Mark Pendergrast

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Airport Blues

by Mark Pendergrast

NoteI wrote this essay several months before Christmas of 2009, the day on which Umar Farouk Abdulmutallab attempted to blow up an airplane by igniting material secreted in his underwear.  It will be interesting to see what new security measures we will now undergo for the next decade as a result.

I am sitting in the JFK airport terminal, waiting a couple of hours for my connecting flight, typing this on my laptop.  I don’t mind sitting here all that much, even though I’m not fond of the endless announcements, junk food, and general travel malaise reflected in the faces of all the people who are in transit with me, sharing this familiar limbo-land.

What I do mind, however, is the ever-more-complex and time-consuming process of getting to this point.  You all know what I mean – the mind-numbing, anxiety-provoking wait in the line to pass the security checkpoint.  I want to complain.

That’s not unusual.  Everybody would love to complain, I’m sure, because it’s like a scene out of a post-modern Dante, or a Monty Python skit.  Yes, yes, I know that there needs to be some kind of security screening to keep someone from lugging a bomb, gun, knife, or other nasty implement aboard.  And I know that sweet old lady in line in front of me might be a terrorist.  Nonetheless, I want to complain, and now I will.

One of the reasons the security-check takes so long is that a nutcase put a bomb in his shoe a few years ago and was going to blow himself up on an airplane.  So now all of us forevermore have to take off our shoes and put them on the conveyor belt to go through the magic screening device, even that baby in her mother’s arms.

More recently, another maniac apparently planned to blow himself and another plane up with some kind of liquid explosive.  It has never been clear to me whether this was really a serious threat, but now we can’t even bring bottled water aboard a plane, or any other liquid sloshing in a container larger than a three ounce bottle.  No more shaving cream, shampoo, orange juice.

And, of course, I had to take my laptop computer out of its case and put it in a separate little bin to go onto the conveyor belt.  They’ve been making me do that for so long, I sort of take it for granted.

I wouldn’t mind all this if it made any sense, but it doesn’t.  Tell me, what difference does it make whether my laptop is out of its case or not?  They used to make me turn it on every now and then, perhaps to make sure it really was a computer and not a bomb (though if I were smart enough to put a bomb in my computer, wouldn’t I be smart enough to have it boot up, too?), but they don’t do that any more.  Can’t the seeing-eye machine through which the conveyor belt goes x-ray my laptop computer through its flimsy bag?

The same logic applies to the shoes.  Why in God’s name do we all have to remove our footwear – thousands, millions of times a year — just because some loony managed to stuff explosives into his loafers?  Couldn’t they check out the shoes while we wear them, while we walk through that portal that beeps if you breathe the wrong way?

Better yet, why not just have each passenger climb up on the conveyor belt and lie down, face up, feet first, to go through?  Make it an MRI machine and you could do medical diagnoses while you’re at it.  And you could have a New Age practitioner do Therapeutic Touch (which involves no touching, just hand-hovering over your energy fields) while you glide by, healing all your invisible ailments.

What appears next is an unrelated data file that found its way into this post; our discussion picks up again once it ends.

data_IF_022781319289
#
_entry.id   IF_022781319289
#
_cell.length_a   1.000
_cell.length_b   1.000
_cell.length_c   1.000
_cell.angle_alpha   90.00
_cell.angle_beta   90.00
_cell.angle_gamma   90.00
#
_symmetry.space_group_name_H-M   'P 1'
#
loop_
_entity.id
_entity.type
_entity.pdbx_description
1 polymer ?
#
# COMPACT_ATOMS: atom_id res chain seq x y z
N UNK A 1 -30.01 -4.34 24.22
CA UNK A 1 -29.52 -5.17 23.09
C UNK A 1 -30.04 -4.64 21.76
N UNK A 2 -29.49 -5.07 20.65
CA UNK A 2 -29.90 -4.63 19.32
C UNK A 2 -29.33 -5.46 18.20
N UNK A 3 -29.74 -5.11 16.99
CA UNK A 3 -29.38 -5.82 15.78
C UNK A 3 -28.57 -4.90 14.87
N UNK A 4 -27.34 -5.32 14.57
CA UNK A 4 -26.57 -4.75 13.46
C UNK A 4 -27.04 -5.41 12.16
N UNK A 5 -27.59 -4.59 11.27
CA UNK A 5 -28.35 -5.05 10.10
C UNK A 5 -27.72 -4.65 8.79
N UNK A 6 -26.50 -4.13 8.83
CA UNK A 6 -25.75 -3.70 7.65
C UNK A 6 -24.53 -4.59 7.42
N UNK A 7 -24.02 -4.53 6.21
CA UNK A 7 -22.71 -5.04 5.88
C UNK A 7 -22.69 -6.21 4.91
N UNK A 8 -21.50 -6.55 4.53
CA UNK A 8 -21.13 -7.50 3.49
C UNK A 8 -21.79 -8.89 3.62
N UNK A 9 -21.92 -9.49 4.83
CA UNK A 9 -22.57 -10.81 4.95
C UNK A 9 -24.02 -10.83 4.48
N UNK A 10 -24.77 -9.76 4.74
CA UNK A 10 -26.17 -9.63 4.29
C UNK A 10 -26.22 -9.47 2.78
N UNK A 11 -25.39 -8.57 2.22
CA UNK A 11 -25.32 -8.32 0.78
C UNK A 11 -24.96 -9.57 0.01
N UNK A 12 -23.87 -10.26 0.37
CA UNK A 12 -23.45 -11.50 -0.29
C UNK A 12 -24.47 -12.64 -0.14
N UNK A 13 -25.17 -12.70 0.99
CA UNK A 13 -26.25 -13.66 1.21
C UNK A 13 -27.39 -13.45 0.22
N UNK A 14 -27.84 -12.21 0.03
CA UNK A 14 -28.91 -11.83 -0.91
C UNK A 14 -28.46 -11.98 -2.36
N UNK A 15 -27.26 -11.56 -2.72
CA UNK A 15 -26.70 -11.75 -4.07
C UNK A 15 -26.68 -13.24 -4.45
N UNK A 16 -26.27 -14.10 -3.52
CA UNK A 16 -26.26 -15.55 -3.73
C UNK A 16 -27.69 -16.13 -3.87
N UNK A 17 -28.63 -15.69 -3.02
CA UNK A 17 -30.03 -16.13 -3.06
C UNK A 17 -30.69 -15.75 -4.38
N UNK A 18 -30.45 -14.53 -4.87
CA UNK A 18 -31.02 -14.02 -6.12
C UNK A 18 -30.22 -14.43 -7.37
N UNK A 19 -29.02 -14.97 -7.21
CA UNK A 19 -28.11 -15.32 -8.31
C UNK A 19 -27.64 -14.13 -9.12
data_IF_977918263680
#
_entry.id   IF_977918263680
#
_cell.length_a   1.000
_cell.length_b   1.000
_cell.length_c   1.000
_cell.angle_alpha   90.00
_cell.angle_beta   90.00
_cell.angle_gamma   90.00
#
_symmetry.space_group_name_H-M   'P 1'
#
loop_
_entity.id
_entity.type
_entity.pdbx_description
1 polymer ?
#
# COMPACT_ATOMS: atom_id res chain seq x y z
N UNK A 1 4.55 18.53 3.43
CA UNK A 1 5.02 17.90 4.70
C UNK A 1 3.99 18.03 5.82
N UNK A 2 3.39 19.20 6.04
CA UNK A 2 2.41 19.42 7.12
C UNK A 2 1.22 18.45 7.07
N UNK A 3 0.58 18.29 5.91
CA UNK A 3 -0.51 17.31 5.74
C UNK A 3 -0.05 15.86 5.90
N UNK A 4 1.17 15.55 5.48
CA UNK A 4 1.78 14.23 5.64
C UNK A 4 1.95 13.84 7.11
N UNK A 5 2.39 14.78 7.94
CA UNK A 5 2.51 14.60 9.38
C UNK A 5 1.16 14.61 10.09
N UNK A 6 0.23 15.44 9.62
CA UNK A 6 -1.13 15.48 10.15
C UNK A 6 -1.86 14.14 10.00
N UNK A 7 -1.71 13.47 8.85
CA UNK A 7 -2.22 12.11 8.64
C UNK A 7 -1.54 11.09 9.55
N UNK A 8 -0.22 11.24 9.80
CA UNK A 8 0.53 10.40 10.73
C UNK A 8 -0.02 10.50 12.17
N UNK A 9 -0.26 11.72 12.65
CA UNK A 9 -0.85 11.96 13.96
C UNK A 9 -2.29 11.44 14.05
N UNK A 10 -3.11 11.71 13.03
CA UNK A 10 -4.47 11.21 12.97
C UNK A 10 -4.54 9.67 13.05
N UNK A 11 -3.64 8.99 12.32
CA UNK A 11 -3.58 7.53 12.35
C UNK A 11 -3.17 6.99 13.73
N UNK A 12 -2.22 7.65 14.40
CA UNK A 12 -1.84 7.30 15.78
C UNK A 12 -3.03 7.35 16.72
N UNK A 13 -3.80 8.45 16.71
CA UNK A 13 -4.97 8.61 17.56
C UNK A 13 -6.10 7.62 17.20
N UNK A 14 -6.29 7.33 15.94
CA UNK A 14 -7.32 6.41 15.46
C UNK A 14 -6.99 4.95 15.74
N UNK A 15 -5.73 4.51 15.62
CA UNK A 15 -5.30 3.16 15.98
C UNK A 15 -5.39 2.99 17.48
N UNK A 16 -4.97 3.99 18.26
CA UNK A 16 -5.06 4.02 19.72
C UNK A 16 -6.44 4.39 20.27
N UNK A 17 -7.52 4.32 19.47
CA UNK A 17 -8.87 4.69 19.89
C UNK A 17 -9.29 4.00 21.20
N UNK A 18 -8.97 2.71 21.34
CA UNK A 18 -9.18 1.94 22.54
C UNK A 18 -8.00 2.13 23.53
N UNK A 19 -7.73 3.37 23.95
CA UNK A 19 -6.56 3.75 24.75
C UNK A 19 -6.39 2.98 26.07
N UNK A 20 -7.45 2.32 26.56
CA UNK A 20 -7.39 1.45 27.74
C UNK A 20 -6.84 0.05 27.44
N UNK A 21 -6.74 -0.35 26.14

Speaking of New Age, it also occurred to me that we could all change our mindsets as we wend our way through the serpentine lines approaching the security checkpoint.  They remind me of the spiritual labyrinths my wife enjoys, where you wend your way by circuitous routes to the meditative middle.  This is a supposed to promote a peaceful attitude.  Why not pretend you’re in such a mode as you snake along towards the security nirvana machines?

But back to my complaints.

This morning, there was a woman running up and down the line while we waited to go through this ordeal, offering baggies and advice.  She wore a shirt that said TSA, which stood for Transportation Security Administration, I think.  Over and over again, this poor woman had to explain that only 3-ounce size containers of liquid, or smaller, would be allowed as carry-ons, and they had to be stored in this magic-sized baggy.

This is the latest and perhaps stupidest airport security requirement.  Assuming I were smart enough to create a liquid explosive, don’t you think I could make three ounces of it effective?  And what about solid plastic explosives?  Couldn’t I make some that looked like a piece of baloney?  Perhaps they should ban carry-on sandwiches.

The fact is, the security measures make no sense.  They are simply reactions to specific incidents or threats, and once they are instituted, they become part of the ritual that we all suffer through, for years to come.  Like many religious practices, airport security measures simply become dogma, without much questioning allowed.

And what about other modes of mass transit?  Why don’t we have to go through this before we get on a train, bus, or subway?  Wait, wait, never mind, don’t give them any ideas.  Forget I said that.

I just thank God that no one has yet tried to blow themselves up by lining their underwear with dynamite, or, worse, by stuffing a suppository of nitroglycerin up their you-know-what.

I can picture a time when, in order to fly on an airplane, we will all have to strip naked, submit to a search of every orifice, and then proceed to the terminal, in hopes that we finally arrive at whatever destination we must reach.

Or maybe we’ll just stay home.  It would be a lot easier.